This early morning I found myself unable to sleep. I lay in bed just ruminating.
A picture I saw on Quora.com of a North Korean roadway reminded me of the Top Gear special where they went to Burma/Myanmar’s new capital city, and Jeremy Clarkson commented on how the 16 lane wide roadways meant that future traffic concerns of this perhaps one day big city were met right at the start, at its initial conception page.
This is in contrast to most cities today, which have grown from less grandiose routes, or much more commonly, have emerged unplanned and unloved out of the primordial swamp. Sydney is only one such example of a city emerging unplanned, with a complicated history of a smattering of thought there, a reaction to what’s already gone before there, etc.
Anyway, my point is this:
I have been mulling the idea that there is a ‘natural’ capacity to roads.
Roads are for road vehicles (and annoyingly, bicycles too – don’t jump on your soap box yet, I will explain why bicycles in Sydney annoy me slightly, and how I would go about making Sydney’s roads more friendly and useful to everybody – in fact, I’ve already scratched that surface slightly with my rant on pedestrian islands everywhere).
The logical progression of road capacity would be: if it’s stuck, just add lanes until it becomes unstuck.
Yet, I think this approach to road-planning goes against its natural use case.
Roads are for dispersed journeys. They access almost all places – let’s ignore the wilds of a national park for now and focus just on cities, towns, even rural farms with a driveway or gate onto a laneway or road – you know, the places that humans live. Sorry, I think I just have some particulary persnickety and argumentative people in my life, plus the general stupidity of people that the internet shines a bright light on sometimes. Stay away from the negatives, Andre!
Anyway, roads absolutely fall over as a useful means of transport when they’re asked to funnel a great number of people into one spot. There’s a million use cases that support this statement, but I have to get ready for work soon, so I’ll let you just figure it out for yourself for now.
So, I’ve developed a rule of thumb for myself – and that rule of thumb is:
A road reaches its maximum useful and logical capacity once it has three through lanes.
Yes, simple as that.
Three through lanes means – travel in at least one direction (quite often, once a road is at this size, it’s actually two roads – one carriage in each direction – hence the term ‘dual carriageway’ – ie two carriages, one running each direction). Blah, you get it.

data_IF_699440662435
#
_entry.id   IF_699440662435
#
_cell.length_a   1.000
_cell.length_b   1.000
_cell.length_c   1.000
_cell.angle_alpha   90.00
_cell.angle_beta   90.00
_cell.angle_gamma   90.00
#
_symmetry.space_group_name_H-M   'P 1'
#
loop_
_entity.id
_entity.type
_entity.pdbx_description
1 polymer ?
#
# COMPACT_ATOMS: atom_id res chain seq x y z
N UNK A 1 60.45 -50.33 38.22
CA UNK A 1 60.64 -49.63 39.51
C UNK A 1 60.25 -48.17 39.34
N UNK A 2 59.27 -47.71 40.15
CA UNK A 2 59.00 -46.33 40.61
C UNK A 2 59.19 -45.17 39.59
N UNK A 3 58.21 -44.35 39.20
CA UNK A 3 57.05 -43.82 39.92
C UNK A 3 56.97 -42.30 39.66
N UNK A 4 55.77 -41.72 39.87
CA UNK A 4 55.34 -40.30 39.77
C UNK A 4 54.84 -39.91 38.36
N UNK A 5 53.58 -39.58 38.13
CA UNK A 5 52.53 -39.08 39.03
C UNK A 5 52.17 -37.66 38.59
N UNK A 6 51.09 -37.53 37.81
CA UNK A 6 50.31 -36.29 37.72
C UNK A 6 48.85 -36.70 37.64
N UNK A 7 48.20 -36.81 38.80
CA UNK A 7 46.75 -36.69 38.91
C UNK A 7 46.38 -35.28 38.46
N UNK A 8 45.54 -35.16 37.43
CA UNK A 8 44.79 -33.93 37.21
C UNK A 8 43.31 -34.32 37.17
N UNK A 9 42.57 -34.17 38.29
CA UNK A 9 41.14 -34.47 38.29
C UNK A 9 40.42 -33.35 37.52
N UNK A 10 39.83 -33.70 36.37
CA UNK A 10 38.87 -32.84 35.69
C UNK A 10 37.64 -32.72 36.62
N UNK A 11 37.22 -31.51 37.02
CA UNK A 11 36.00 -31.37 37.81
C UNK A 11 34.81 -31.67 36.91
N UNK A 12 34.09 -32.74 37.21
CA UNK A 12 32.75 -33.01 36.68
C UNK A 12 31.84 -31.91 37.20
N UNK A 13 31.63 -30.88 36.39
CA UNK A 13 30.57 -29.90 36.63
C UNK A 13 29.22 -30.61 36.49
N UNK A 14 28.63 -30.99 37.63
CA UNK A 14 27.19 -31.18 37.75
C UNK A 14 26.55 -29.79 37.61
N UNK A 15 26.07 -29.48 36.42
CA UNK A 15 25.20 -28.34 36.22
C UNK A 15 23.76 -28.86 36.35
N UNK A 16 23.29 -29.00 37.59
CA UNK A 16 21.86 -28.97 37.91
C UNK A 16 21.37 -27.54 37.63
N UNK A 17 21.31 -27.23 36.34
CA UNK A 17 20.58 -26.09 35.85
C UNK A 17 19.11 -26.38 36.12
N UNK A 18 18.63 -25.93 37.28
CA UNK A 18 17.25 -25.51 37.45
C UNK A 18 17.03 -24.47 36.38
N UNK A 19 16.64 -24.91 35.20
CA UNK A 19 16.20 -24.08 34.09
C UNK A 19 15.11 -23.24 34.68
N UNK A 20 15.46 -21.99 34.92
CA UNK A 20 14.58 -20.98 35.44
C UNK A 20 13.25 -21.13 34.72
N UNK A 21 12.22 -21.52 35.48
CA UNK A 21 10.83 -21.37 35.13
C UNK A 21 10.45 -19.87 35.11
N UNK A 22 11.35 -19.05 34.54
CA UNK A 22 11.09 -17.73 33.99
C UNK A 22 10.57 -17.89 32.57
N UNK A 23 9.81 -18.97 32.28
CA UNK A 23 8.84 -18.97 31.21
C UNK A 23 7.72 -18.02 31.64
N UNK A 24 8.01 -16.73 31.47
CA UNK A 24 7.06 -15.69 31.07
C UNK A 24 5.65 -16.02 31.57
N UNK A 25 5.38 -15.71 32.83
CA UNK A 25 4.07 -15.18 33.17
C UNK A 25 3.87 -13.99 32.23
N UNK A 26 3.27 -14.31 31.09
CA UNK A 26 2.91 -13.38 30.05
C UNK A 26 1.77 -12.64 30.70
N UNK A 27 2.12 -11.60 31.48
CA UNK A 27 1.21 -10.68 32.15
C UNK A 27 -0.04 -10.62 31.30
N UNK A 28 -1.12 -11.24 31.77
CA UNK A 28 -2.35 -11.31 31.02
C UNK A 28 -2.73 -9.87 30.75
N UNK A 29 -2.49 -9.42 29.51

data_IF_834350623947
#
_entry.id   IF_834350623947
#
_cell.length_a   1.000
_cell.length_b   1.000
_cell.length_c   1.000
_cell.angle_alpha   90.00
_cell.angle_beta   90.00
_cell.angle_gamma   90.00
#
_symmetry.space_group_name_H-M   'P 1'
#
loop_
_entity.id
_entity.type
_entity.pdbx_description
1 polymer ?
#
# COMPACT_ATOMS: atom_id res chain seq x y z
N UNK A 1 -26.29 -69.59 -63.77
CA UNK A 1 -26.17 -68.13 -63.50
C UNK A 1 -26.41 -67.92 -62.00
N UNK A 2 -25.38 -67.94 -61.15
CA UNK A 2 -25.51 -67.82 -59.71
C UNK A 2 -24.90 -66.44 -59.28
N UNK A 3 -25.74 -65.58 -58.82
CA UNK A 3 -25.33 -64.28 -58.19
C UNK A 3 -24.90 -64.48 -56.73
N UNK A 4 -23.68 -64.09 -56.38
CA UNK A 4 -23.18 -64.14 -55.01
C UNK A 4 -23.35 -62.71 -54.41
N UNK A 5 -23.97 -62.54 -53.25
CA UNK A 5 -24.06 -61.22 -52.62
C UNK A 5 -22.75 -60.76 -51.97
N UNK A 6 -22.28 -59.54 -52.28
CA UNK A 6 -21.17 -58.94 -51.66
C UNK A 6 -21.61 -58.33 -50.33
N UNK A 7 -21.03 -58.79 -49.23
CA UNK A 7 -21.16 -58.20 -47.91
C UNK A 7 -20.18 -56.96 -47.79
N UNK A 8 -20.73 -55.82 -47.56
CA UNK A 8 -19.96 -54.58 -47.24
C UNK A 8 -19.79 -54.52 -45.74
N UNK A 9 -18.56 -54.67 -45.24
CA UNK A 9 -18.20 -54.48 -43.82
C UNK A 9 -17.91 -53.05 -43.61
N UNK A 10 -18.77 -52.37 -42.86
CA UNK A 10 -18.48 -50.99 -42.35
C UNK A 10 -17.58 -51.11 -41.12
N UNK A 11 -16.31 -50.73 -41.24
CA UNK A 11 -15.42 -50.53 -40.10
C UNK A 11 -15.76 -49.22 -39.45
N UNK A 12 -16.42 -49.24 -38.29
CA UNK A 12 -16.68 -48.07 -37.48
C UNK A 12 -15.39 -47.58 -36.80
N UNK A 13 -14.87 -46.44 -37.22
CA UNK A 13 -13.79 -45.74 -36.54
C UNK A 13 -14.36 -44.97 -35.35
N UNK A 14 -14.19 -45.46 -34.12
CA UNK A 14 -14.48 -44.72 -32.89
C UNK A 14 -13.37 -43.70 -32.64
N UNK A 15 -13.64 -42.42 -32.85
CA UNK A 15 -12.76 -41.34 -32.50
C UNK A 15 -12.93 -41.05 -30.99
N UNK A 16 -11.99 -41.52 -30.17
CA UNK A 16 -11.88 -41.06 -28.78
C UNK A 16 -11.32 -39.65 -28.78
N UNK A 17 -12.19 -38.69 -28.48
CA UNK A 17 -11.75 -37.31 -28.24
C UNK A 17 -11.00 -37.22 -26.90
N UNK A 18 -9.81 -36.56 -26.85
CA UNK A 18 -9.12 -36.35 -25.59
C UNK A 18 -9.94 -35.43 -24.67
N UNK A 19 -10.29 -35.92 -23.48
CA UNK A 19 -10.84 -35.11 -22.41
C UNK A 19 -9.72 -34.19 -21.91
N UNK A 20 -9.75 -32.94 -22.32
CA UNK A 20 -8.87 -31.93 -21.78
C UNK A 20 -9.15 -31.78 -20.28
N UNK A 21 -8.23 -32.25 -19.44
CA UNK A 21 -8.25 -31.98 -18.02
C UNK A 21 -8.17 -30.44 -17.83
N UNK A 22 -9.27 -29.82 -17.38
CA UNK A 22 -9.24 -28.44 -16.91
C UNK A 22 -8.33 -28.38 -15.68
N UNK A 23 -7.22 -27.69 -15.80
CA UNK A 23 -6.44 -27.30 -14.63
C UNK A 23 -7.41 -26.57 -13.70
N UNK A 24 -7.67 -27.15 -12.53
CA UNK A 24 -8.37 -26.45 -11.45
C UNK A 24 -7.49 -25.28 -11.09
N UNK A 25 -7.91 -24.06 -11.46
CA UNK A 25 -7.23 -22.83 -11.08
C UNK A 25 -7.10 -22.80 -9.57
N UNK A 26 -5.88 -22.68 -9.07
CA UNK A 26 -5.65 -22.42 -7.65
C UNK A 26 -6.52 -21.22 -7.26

Crucially, the ‘through’ in ‘through lanes’ refers to the unobstructed flow of traffic. There are many main roads in Sydney that are ‘two lanes’ in each direction, but really – and keep in mind Sydney is a surprisingly complex use case for a city so relatively young – the inner lane is used for carrying traffic, and outside of peak hours, or other complex use cases, the kerbside (outermost) lane is used for parked cars, or bus stops, or bicycle riders risking life and limb (seriously, riding a bicycle in Sydney is so dangerous). And parking cars especially, can make a nominally ‘two lane’ road into a traffic jam – ie, no moving lanes of traffic, ie effectively no through lanes, at least into that guy has parked his god damn car already! Get a move on buddy! Or, they stop to wait for someone to leave, then manouvre in – this all takes say half a minute at least – half a minute of vehicles behind which start forming a queue waiting for this sillily innefficent blockage to clear itself!
Plus, the stigma of the kerbside lane and its many attrocities to efficiency means even when it is clear, it is often less utilised than it otherwise might be. For example, if even one car is not moved when clearway hours arrive (a very common occurence, especially on lesser main roads), that means one whole lane of through traffic is blocked for a decent distance behind it, and it means a zig zag merge of cars has to emerge, only people are in a special rush usually in clearway times, and because people are people (sigh), often it leads to all sorts of dangerous cutting in manouvres, with people slamming on brakes causing a rolling gradually dissipating effect of sudden brake slams behind them. It also makes rear-enders more common, which further breaks down the efficiency of the road.
This post is obviously half baked – I really have to get ready for work now – but, let me make it absolutely clear – for all my talk of road efficiency, I am not calling for the wanton destruction of Sydney to make way for cars, glorious cars! I’m not a fucking idiot, so don’t treat me like one. Of course I’m not calling for that. What I am saying is: 1. I have a working theory that roads have a natural capacity given their logical use scenario (ie dispersed trips, point to point journeys that aren’t point isolated to point everybody-gotta-go, and don’t bloody use a road to funnel people into one spot). 2. Roads in Sydney are surprisingly clogged for a city that is mid-sized, and a lot of that is down to really really really, REALLY, poor road design and usage. Sydney’s roads are surprisingly dangerous in very many places, poorly designed, and honestly, because of a gap in size and authority and means between small councils and huge state government, no one is motivated to fix them up and make them better for ALL road users – road vehicles, bicycles, pedestrians, pedestrians crossing safely and reliably from one side to the other, the lot.
That’s the gist of what I’m trying to get at in this half-baked, pre getting ready for work now, really really have to get ready now, post.